1. See the Encyclopedia of Medicine and Halakha, vol. 2, “Informed Consent,” pp. 633–717, esp. 636–41; vol. 3, “The Patient,” pp. 460–62; vol. 5, “A Terminally Ill Patient (a),” pp. 171–76; vol. 7, “General Ethics,” pp. 890–946, esp. 932–36; the position paper of the Israeli Medical Association: “Medical Ethics and the Treatment of Patients with Incurable Diseases and Futile Treatments,” October 2019 (; Avinoam Reches (ed.) Medical Ethics: Principles and Position Papers, pp. 121–22 (; Daniel Sinclair, “Patient Autonomy and the Synthesis of Judaism and Democracy in the Dying Patient Act, 2005,” HaMishpat 21 (2016), pp. 224–29 (in this section of the article the author summarizes the status of the patient’s autonomy in Anglo-American law; later he discusses the status of autonomy in halakha); Ofra Galon and Sharon Bessen, “Artificial Feeding at the End of Life,” Refua UMishpat 31 (2004), pp. 41–6; Ram Yishai, “Feeding a Terminally Ill Patient and the Right to Die,” HaRefua 141.2 (2002-); Roy Gilbar, “Until the Final Breath – On the Cessation of Artificial Respiration in Terminally Ill Patients in Light of the Ruling: Opening Motion (Tel Aviv) 16813–11–14, John Doe v. the Attorney General” Mivzakei He’arot Psika 42 (May 2015), pp. 35–9; David Stein, “Terminally Ill Patients and the Sanctity of Life” HaShiloaḥ 20 (2020), pp. 65–5. A large part of Issue 51 (July 2019) of the Refua UMishpat journal was devoted to the topic of “Treating the Terminally Ill Patient – Corrective Arrangements in the Clinical and Legal Field in Light of the Dying Patient Act,” which included nine articles. The articles appear on the website of Inbal – The Unit for Risk Management in Medicine (
  2. The Israeli legislative system addressed these ethical and halakhic dilemmas and acted to resolve them in the form of various laws. The Patient’s Rights Act establishes that “Every person in need of medical care is entitled to receive it” (Patient’s Rights Act, 5756–1996, 3:1). Conversely, this law also states that “No medical care shall be given unless and until the patient has given his informed consent” (ibid., 4:13). The Dying Patient Act distinguishes between a “terminally ill patient” and an “end-stage patient”: The first is suffering from an incurable medical problem and his life expectancy does not exceed six months (even with medical treatment); in the second case, several of the patient’s vital systems have failed and his life expectancy does not exceed two weeks. According to the law, if a terminally ill patient is capable of making decisions and does not want his life extended, his wishes must be respected and we must refrain from giving him medical treatment, although an effort must be made to convince him to receive oxygen, food, and fluids, even by artificial means. If the patient is unfit to make a decision and it is determined that he does not want his life to be prolonged, we may withhold additional medical treatment for his disease, but ancillary treatments such as the provision of food and fluids should be provided. When the patient is in the final stages of life, these treatments may also be withheld, but fluids should still be given (see sections 8, 15–7 of the Dying Patient Act, 5766–2005). The law was written in consultation with Rabbi Professor Avraham Steinberg and is consistent with the halakhic principles presented in this pamphlet. See Rabbi Avraham Steinberg, “The Halakhic Basis for the ‘Dying Patient Act’ Proposal,” Assia 71–2 (2003), pp. 25–9. Some of the articles listed in the previous footnote discuss this law, its pros and cons, and how it has actually been implemented in the medical system.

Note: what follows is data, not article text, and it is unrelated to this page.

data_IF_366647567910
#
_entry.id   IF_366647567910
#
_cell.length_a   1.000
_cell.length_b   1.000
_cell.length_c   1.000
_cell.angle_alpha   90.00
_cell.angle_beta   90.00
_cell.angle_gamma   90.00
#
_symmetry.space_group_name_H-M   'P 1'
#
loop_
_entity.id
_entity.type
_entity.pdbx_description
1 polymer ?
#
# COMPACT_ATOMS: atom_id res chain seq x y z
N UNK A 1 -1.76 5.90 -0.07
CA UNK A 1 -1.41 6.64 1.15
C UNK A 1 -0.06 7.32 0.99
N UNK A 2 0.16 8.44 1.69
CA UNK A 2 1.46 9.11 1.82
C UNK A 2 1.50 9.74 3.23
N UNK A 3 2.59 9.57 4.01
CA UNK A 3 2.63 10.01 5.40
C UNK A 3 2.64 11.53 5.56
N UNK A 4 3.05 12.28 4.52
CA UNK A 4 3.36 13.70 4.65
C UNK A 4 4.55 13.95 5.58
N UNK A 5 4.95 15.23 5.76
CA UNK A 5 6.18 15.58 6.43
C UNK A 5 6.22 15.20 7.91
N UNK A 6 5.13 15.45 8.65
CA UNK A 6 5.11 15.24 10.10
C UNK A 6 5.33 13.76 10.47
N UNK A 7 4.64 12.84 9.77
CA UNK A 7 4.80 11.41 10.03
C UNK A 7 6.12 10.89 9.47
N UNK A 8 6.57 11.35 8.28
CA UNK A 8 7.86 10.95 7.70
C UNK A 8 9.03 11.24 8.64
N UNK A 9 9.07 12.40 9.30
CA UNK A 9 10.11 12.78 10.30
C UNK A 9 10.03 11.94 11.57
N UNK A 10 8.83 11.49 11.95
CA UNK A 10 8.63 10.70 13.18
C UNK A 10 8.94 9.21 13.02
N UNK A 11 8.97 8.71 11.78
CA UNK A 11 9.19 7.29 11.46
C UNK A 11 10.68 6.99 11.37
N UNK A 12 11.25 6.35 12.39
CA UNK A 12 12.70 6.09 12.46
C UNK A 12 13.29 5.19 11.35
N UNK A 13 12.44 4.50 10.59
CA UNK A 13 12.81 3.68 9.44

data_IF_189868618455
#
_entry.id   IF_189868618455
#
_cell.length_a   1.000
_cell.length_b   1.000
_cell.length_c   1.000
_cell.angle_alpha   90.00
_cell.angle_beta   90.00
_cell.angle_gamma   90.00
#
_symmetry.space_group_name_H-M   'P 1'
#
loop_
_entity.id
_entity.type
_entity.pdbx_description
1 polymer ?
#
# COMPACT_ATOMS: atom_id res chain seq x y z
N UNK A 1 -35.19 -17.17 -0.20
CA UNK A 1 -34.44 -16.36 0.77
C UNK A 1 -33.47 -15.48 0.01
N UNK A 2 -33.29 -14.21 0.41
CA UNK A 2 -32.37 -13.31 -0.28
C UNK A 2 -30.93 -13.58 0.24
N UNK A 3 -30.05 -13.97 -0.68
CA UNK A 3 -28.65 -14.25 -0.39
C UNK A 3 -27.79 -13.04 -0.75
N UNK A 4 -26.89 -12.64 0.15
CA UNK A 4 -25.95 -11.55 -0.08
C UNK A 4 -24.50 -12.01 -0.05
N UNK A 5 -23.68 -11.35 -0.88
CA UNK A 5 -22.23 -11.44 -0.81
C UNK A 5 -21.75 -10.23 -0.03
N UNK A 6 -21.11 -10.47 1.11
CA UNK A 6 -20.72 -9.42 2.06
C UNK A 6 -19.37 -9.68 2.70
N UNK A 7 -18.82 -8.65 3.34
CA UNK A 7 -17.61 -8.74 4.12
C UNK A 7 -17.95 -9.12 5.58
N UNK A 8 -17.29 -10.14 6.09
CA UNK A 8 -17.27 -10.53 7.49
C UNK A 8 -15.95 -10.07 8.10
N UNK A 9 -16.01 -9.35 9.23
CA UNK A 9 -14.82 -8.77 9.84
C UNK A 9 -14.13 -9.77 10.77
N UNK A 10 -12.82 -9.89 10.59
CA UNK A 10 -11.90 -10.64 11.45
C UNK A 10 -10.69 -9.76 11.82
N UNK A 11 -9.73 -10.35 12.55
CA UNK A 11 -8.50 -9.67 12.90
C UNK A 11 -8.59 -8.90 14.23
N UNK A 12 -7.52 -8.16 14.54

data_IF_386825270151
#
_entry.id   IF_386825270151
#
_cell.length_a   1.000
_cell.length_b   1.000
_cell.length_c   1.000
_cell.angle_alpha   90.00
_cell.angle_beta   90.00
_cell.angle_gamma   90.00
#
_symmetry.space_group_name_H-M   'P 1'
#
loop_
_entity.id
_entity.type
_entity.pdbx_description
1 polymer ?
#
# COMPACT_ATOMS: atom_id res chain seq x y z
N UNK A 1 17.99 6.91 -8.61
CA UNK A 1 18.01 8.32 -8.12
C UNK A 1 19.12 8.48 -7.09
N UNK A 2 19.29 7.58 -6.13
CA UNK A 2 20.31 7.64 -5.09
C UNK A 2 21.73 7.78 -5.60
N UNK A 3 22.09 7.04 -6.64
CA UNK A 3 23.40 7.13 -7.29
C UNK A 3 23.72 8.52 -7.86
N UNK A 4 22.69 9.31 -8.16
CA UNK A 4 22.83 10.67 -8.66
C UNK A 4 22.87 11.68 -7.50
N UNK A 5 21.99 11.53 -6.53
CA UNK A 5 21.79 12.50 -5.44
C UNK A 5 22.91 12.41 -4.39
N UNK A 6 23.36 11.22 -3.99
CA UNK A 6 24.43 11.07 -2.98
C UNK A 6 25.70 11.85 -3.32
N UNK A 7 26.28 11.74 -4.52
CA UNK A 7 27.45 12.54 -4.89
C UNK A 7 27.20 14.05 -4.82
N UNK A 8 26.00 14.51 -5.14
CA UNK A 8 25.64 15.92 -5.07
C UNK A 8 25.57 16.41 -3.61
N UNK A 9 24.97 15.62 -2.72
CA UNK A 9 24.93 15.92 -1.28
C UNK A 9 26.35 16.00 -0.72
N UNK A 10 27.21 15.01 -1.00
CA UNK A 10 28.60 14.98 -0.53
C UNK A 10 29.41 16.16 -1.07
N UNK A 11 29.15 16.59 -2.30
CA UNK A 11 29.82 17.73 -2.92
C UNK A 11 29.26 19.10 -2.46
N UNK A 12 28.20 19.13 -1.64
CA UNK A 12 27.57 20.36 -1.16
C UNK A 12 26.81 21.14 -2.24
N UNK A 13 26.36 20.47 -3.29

Sending a question about the article

אתיקה - לפנייה בכתב ניתן למלא את הטופס - אנגלית



Do you have a question? Fill out the form

digits only

אנא כתבו כאן את שאלתכם

Especially in this difficult time,
Do you have a question and wish to consult with us?
We are happy to assist you – call now

At no cost

Skip to content